The recent case of Gifford v Shetland Care Attendant Scheme is a useful reminder of the potential pitfalls faced by charities and all employers if they do not properly plan, prepare or consult with employees when they want to change their job roles.
Gifford worked as a part-time manager/coordinator for the charity and line-managed an administrator, Kate Fraser. Gifford objected when the charity proposed to give Fraser management responsibilities upon Fraser achieving a managerial qualification, naming her and Gifford as joint coordinators. The knock-on effect to Gifford’s role was that Fraser no longer reported to her and that her duties and responsibilities were to be shared between them.
Gifford went off sick with stress on 30 July 2018, after her formal grievance about the situation was dismissed by the charity. Her employment contract did not provide for sick pay and she was initially paid full pay during her sickness absence (consistent with the charity’s practice in this regard and the Shetland Islands Council policy that Gifford understood the charity had adopted). This was later reduced to statutory sick pay (and backdated by a month) and the previous 5 months’ sick pay were for the first time labelled by the charity as having been a ‘generous goodwill gesture’. This triggered Gifford’s decision to resign on 21 January 2019.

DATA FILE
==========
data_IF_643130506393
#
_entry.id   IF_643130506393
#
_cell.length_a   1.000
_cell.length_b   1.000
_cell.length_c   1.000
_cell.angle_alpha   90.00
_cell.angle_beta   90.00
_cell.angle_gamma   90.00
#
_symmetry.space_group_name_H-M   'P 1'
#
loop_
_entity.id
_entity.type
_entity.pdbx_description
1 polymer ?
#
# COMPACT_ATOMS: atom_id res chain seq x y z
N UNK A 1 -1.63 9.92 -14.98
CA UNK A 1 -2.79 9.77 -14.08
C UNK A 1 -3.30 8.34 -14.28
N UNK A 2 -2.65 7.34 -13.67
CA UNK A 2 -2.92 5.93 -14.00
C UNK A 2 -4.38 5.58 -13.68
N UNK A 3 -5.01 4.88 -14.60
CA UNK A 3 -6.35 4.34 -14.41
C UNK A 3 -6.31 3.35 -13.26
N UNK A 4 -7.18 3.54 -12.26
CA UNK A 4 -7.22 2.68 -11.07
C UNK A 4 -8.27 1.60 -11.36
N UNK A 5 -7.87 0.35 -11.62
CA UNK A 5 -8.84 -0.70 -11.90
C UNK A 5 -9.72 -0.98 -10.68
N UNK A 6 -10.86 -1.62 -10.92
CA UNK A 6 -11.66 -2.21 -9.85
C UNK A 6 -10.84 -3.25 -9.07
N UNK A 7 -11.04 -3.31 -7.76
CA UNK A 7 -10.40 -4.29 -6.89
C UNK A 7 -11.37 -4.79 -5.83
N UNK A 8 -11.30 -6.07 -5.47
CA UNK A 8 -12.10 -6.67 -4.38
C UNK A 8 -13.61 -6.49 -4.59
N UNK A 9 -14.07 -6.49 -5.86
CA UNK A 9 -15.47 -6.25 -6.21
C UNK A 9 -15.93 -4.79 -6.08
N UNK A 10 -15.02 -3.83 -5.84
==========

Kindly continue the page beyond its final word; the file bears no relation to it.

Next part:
This unilateral and retrospective pay reduction was held by the Tribunal to have been the ‘final straw’ in a series of events, starting with the charity unilaterally and without consultation making material changes to Gifford’s job role and then failing to handle her grievance in accordance with its policy, which amounted to a fundamental breach by the charity of the implied term of trust and confidence, entitling Gifford to resign. Gifford’s dismissal was found to have been unfair on substantive and procedural grounds and the charity was ordered to pay her an unfair dismissal award of £17,862 and a sum of £1,228 in respect of the unlawful deduction from her wages.
The key points to draw out of this case are the importance of following fair procedures with employees, including with regard to consulting with them before making changes to their terms and conditions of employment and properly managing and addressing any grievances raised, and taking care to ensure that the correct level of sick pay is paid, according to the employee’s express or implied contractual entitlement.
It is very easy to overlook something when managing employees and the employment relationship. If you have any questions at all in this area, please contact Elizabeth Swinburn on 01223 447420 or at email@example.com